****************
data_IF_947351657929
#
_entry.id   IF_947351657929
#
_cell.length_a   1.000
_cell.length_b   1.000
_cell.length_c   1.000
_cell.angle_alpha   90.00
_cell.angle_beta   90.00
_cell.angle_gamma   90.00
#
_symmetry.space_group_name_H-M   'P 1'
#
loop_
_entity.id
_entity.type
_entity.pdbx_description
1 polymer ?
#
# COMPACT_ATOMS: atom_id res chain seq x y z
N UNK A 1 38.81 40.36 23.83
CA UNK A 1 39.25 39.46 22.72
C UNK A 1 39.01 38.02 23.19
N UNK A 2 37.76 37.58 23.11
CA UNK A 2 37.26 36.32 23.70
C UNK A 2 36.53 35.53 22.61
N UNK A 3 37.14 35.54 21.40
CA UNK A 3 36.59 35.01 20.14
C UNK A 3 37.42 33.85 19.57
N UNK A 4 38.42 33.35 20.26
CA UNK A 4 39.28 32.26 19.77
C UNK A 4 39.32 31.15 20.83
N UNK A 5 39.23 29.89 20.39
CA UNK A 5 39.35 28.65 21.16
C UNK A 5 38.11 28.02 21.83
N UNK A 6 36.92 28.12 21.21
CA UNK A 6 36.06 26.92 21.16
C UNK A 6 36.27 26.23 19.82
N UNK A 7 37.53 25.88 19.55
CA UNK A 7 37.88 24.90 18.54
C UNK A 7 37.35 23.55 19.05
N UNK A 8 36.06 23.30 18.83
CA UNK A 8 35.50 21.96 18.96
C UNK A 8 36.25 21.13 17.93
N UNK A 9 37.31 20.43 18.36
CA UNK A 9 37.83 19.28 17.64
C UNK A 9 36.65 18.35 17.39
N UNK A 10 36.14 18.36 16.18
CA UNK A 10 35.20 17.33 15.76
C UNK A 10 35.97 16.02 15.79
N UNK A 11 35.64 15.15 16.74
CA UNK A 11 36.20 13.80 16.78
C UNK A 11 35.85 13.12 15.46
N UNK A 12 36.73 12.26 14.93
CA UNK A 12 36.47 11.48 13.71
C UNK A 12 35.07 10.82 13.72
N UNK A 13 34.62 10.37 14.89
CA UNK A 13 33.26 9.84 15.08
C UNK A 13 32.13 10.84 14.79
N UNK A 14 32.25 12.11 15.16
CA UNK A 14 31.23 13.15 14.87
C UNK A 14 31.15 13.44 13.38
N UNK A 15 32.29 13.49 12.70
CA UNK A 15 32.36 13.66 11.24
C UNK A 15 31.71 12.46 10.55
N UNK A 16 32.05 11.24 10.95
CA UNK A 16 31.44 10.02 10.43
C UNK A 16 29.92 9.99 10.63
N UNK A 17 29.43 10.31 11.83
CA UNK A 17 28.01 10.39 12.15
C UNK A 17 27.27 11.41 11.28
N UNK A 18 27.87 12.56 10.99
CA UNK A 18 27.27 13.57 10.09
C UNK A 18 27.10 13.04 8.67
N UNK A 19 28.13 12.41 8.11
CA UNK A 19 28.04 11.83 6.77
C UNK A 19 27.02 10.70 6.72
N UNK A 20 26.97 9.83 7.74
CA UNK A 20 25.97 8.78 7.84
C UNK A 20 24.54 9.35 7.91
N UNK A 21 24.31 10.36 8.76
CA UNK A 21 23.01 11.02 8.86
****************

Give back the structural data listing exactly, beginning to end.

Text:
data_IF_947351657929
#
_entry.id   IF_947351657929
#
_cell.length_a   1.000
_cell.length_b   1.000
_cell.length_c   1.000
_cell.angle_alpha   90.00
_cell.angle_beta   90.00
_cell.angle_gamma   90.00
#
_symmetry.space_group_name_H-M   'P 1'
#
loop_
_entity.id
_entity.type
_entity.pdbx_description
1 polymer ?
#
# COMPACT_ATOMS: atom_id res chain seq x y z
N UNK A 1 38.81 40.36 23.83
CA UNK A 1 39.25 39.46 22.72
C UNK A 1 39.01 38.02 23.19
N UNK A 2 37.76 37.58 23.11
CA UNK A 2 37.26 36.32 23.70
C UNK A 2 36.53 35.53 22.61
N UNK A 3 37.14 35.54 21.40
CA UNK A 3 36.59 35.01 20.14
C UNK A 3 37.42 33.85 19.57
N UNK A 4 38.42 33.35 20.26
CA UNK A 4 39.28 32.26 19.77
C UNK A 4 39.32 31.15 20.83
N UNK A 5 39.23 29.89 20.39
CA UNK A 5 39.35 28.65 21.16
C UNK A 5 38.11 28.02 21.83
N UNK A 6 36.92 28.12 21.21
CA UNK A 6 36.06 26.92 21.16
C UNK A 6 36.27 26.23 19.82
N UNK A 7 37.53 25.88 19.55
CA UNK A 7 37.88 24.90 18.54
C UNK A 7 37.35 23.55 19.05
N UNK A 8 36.06 23.30 18.83
CA UNK A 8 35.50 21.96 18.96
C UNK A 8 36.25 21.13 17.93
N UNK A 9 37.31 20.43 18.36
CA UNK A 9 37.83 19.28 17.64
C UNK A 9 36.65 18.35 17.39
N UNK A 10 36.14 18.36 16.18
CA UNK A 10 35.20 17.33 15.76
C UNK A 10 35.97 16.02 15.79
N UNK A 11 35.64 15.15 16.74
CA UNK A 11 36.20 13.80 16.78
C UNK A 11 35.85 13.12 15.46
N UNK A 12 36.73 12.26 14.93
CA UNK A 12 36.47 11.48 13.71
C UNK A 12 35.07 10.82 13.72
N UNK A 13 34.62 10.37 14.89
CA UNK A 13 33.26 9.84 15.08
C UNK A 13 32.13 10.84 14.79
N UNK A 14 32.25 12.11 15.16
CA UNK A 14 31.23 13.15 14.87
C UNK A 14 31.15 13.44 13.38
N UNK A 15 32.29 13.49 12.70
CA UNK A 15 32.36 13.66 11.24
C UNK A 15 31.71 12.46 10.55
N UNK A 16 32.05 11.24 10.95
CA UNK A 16 31.44 10.02 10.43
C UNK A 16 29.92 9.99 10.63
N UNK A 17 29.43 10.31 11.83
CA UNK A 17 28.01 10.39 12.15
C UNK A 17 27.27 11.41 11.28
N UNK A 18 27.87 12.56 10.99
CA UNK A 18 27.27 13.57 10.09
C UNK A 18 27.10 13.04 8.67
N UNK A 19 28.13 12.41 8.11
CA UNK A 19 28.04 11.83 6.77
C UNK A 19 27.02 10.70 6.72
N UNK A 20 26.97 9.83 7.74
CA UNK A 20 25.97 8.78 7.84
C UNK A 20 24.54 9.35 7.91
N UNK A 21 24.31 10.36 8.76
CA UNK A 21 23.01 11.02 8.86